Building the Self
When children are taken into care, they often arrive in the home with a repertoire of extreme behaviours that are holding the unmet needs and abuses they have suffered previously. Sometimes those experiences have been compounded by poor or even abusive experiences in the care system. For the staff, there may be an emotional reaction to the demands of the child; they need time with a supportive colleague, supervisor or team leader to understand the temporary pull into a negative frame or life position. Over a period of time it is possible to see patterns emerging that will reveal a potential stuck place, and using an understanding of child development a treatment direction can be identified.
This works well in theory, in a training or supervision space, but when the worker is under pressure they will often react and repeat history with the child and sometimes for themselves. This seemed to prevent the team from problem solving and being fully potent with the young people in the here and now. Also, temporary staff are recruited at very short notice and may be unfamiliar with TA or this unit approach. This in itself can create a trigger for a young person to escalate behaviour. The model is used for diagnosis, assessment, and treatment planning for the child and in its simplest form is easily understood by inexperienced workers.
Consistent use of the model and underpinning theories acts like a touchstone for staff at all levels when handling critical incidents. The experience can then be communicated briefly and effectively to other duty staff and later in a debrief and supervision when there is time to look at things more deeply and identify personal and professional goals for improved practice.
Building the Self - The Living Grid
Readers will recognise references to the developmental models of Levin (1982) and Illsley Clarke (1999). A study of the original text will facilitate a fuller picture of what each developmental stage may involve. More recently, Russell (2011) has created a map and model to identify behaviours and needed parenting as a visual aid in the classroom for teachers, which is based on these developmental stages and affirmations. This visual aid has enabled the care staff in the home to improve identification and assessment of behaviours and therefore lead to more accurate diagnoses. The emphasis in the development and application of The Living Grid is on the integration of several theories and ideas into an approach which improves communication and efficiency in the task of therapeutic care. This approach has contributed to an award of outstanding for this home in recent inspections by the Office for Standards in Education, Children’s Services, and Skills. (OFSTED)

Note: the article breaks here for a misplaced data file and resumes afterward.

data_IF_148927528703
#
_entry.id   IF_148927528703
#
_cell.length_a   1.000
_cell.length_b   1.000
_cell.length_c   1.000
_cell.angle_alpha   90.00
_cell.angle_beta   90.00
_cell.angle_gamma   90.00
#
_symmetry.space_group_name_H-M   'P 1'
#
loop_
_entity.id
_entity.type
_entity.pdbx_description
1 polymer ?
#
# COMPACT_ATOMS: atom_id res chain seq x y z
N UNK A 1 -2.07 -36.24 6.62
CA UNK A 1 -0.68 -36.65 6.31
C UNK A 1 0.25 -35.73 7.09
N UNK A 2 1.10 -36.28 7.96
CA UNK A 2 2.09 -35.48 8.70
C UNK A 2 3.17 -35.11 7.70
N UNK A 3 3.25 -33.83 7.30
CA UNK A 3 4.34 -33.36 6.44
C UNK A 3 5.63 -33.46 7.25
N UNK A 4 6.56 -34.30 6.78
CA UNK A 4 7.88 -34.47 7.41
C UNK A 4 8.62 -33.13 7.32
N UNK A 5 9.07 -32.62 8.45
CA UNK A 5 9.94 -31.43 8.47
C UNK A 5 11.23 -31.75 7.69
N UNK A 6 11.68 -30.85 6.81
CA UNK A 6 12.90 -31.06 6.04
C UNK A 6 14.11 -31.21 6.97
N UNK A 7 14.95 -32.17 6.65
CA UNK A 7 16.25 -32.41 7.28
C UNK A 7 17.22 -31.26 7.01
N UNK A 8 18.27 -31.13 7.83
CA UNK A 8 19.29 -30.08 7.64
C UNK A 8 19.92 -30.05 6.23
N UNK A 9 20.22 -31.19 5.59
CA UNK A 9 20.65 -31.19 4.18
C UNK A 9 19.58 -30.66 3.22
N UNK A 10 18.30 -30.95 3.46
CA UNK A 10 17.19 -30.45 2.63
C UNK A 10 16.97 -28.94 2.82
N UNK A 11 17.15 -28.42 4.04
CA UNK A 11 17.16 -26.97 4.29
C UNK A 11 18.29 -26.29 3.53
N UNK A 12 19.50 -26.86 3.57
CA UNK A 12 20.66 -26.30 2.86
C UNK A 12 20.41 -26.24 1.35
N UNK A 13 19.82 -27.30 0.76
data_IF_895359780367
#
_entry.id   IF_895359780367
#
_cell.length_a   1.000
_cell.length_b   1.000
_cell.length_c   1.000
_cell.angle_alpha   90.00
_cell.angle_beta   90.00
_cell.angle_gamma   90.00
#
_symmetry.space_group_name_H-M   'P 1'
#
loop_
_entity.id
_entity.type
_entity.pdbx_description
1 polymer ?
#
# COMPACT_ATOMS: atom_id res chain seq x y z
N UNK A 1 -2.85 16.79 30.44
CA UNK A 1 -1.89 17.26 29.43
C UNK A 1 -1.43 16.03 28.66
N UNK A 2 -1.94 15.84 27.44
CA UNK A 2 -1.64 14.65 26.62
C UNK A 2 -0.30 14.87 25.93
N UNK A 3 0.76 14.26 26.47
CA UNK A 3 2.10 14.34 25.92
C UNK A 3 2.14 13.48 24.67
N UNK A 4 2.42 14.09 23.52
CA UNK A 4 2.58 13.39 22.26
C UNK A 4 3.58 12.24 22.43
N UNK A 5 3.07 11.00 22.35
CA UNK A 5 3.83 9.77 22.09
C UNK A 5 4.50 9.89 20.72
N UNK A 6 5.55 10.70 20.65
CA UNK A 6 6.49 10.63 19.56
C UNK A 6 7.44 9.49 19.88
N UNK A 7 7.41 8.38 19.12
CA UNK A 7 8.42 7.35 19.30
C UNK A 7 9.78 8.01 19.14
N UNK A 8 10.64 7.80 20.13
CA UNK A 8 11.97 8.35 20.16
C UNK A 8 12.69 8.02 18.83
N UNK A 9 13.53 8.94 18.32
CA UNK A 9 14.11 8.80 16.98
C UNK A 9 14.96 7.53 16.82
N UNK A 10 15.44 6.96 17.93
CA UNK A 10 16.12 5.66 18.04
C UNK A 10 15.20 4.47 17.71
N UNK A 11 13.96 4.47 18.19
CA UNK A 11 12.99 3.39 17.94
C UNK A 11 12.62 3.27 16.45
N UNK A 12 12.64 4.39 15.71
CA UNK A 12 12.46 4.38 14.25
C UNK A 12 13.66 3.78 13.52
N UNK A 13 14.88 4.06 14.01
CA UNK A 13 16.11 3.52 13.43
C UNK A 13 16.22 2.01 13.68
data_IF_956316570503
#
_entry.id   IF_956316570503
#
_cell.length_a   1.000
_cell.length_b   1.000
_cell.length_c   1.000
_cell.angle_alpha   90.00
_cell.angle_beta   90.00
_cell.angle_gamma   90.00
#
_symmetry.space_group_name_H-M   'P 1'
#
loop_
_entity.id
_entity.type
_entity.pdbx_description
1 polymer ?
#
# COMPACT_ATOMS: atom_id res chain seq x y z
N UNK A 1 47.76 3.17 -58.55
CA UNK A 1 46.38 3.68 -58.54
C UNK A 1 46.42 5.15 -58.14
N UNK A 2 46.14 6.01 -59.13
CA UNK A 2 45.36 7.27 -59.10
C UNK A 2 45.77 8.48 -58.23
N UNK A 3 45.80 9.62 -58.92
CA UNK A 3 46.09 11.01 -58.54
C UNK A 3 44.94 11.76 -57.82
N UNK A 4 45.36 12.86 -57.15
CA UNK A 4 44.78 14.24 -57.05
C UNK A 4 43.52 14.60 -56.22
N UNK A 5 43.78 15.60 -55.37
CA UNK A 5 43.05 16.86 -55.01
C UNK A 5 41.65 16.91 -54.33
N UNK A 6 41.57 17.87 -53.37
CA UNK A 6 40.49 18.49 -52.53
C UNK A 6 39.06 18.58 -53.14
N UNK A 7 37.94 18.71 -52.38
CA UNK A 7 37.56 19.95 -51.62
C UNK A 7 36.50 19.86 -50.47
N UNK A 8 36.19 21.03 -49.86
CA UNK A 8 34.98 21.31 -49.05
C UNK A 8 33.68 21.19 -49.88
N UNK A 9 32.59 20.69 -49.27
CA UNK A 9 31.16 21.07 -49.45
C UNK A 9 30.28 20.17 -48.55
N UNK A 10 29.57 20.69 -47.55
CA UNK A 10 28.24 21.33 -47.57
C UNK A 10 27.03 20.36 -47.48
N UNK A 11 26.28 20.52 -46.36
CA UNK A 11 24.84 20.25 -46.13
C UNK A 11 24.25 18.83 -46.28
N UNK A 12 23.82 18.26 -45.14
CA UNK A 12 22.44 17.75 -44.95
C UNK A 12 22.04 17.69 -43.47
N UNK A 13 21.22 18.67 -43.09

0 – 6 months
From the experience of birth to around six months, Levin’s stage of “Being”, an infant has the potential to experience an initial OK – OK relationship with the primary caretaker. The successful development of a bond continues to form a mutual attunement, the first experience of being “in love”. Winnicott (1964, cited in Klein, 1987) described the infant as having a sense of being in harmony or resting in being with mother. Current neuroscience (Panksepp, 1998; Schore, 2012) tells us that this attuned relationship floods the infant’s system with oxytocin and opioids, our first experience of joy, and although the baby is unaware of its roots, once this state of being is achieved it becomes a “given” and available potentially for the rest of life. In her experience of joy the child will open up the capacity to enjoy and celebrate, and whilst the infant may experience a range of raw emotion it is held in an overall experience of unconditional love and acceptance. Klein, (1987) describes this: “memories of (happiness) and bliss are converted into expectations of (happiness) and bliss, as also, alas memories of distress turn into expectations of more grief”. The establishment of a secure loving relationship can be seen in TA terms as the foundation of an OK – OK life position and of acceptance of “good in the world” (Moiso, 1984) and what Erikson (1950) called ‘trust’. In the “good enough” relationship there is an experience of accounting self, others and the world, initially through the mother’s modelling, in that she provides unconditional responses to the infants needs, whilst also taking responsibility to get her own needs met through the continued support of family, friends, professionals and her environment.